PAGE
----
Reliance Jio, which disrupted the telecom market ever since its commercial launch in 2016, has decided to follow rivals Bharti Airtel and Vodafone Idea in raising mobile phone tariffs. Having kicked off a no holds barred tariff war three years ago, the Mukesh Ambani-owned firm is now stepping back.
According to sources in the know, the tariff hike decision by the telcos is in response to the government wanting the industry to stop the long-drawn price war and set their house in order. In the absence of a tariff hike, Telecom Regulatory Authority of India (Trai) may have been forced to impose a floor price for the operators. Also, the government has been of the view that any relief measure for the telecom industry should be given only after telcos get out of the price war, that has left the incumbent operators with record losses and high debt, the sources said.
On Tuesday evening, Jio announced it would take measures including “appropriate increase in tariffs’’ in the next few weeks. The move, industry watchers believe, may bring down the pitch of the bitter battle between the incumbents and a new player. Jio’s announcement comes a day after Airtel and Vodafone Idea said they were hiking tariffs from December 1.
In its statement, Jio has asked the government to mandate a ‘2G mukt’ India in the shortest time if the objectives of Digital India mission has have to be achieved. The Jio demand for a 2G-free country is significant as it’s the only operator offering just 4G services pan-India. Bharti Airtel and Vodafone Idea still have a bulk of their customers using 2G.
In anticipation of the tariff hike (the announcement came after market hours), Reliance Industries’ market cap crossed the Rs 9.5-trillion mark on Tuesday.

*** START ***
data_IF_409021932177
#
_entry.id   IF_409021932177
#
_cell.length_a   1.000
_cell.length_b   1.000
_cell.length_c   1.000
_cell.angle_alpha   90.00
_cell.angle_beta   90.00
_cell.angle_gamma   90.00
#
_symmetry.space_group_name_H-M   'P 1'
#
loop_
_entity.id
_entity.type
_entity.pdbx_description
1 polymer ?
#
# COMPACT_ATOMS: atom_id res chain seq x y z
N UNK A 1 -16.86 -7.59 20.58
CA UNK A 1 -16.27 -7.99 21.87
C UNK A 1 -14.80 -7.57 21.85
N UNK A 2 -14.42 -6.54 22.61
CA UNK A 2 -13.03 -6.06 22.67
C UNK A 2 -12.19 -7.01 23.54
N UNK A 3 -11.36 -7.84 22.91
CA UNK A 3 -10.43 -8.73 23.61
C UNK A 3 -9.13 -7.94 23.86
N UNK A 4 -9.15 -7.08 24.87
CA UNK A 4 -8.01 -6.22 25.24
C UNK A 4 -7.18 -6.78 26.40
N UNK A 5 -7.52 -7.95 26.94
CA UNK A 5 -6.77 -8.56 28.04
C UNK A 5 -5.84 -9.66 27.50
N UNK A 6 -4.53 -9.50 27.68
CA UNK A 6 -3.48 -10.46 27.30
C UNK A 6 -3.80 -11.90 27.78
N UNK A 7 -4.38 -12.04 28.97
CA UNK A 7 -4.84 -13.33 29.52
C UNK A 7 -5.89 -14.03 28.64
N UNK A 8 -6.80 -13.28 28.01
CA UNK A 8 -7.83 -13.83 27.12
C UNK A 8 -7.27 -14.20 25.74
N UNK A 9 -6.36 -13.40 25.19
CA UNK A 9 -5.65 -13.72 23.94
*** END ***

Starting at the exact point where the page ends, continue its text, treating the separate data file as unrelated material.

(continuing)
It’s the first Indian company to reach the milestone, with its stock price rising 3.59 per cent, closing at Rs 1,511.55 on the NSE. Shares of rival firms Bharti Airtel and Vodafone Idea also rallied by 8.66 per cent and 38.2 per cent, respectively.
After the Supreme Court judgment, asking telcos to pay dues related to adjusted gross revenue (AGR) that could amount to more than Rs 1.33 trillion, the incumbents sought a moratorium on deferred spectrum payments and a cut in spectrum user charges among other relief measures.
Chairman Mukesh Ambani had earlier assured the Jio customers that the company’s tariffs would always effectively be 20 per cent cheaper than their competitors. Now, even with competitors raising the tariff, Jio plans to maintain the price gap.
However, according to SBI Caps analysis, with Jio’s tariff plan now including the interconnect usage charges (IUC) minutes, the premium between the like-for-like tariff plans with competitors has already reduced to 4 to 11 per cent, giving the incumbents room to increase tariffs. Jio, however, has made a commitment that the additional charge will be withdrawn once the Trai ends the IUC regime.
In any case, the tariff hike may not significantly impact customers, as they would pay much less then what they did before the Jio onslaught began in September 2016.
Currently, the average revenue per user (ARPU) per month is pegged at Rs 107 for Vodafone Idea, while it’s Rs 128 for Airtel. Jio’s ARPU stands at Rs 120. The tariff war is evident from the change in ARPU in the case of the long-time industry leader Bharti Airtel—in June 2016, the company’s Arpu was Rs 198, and now it’s down to Rs 128.
Even late last year, the finance ministry had sent feelers to the telcos to make rational hikes in tariffs in order to get out of the financial mess instead of just asking the government for relief measures. However, the price war continued unabated.
Analysts are expecting an average increase in tariffs ranging from 10 to 20 per cent. According to SBI Caps, a 15 per cent hike in tariffs will only partially address the cash burn for Vodafone Idea and help meet the AGR dues of Bharti Airtel. It estimates that for Vodafone Idea, such an increase will improve the cash flow by Rs 5,400 crore, which will partly meet its cash burn of Rs 24,100 crore in FY20. That excludes the AGR payout dues. In the case of Bharti, a tariff hike in that range will improve its cash flows by Rs 5,800 crore and help it partially meet the AGR dues.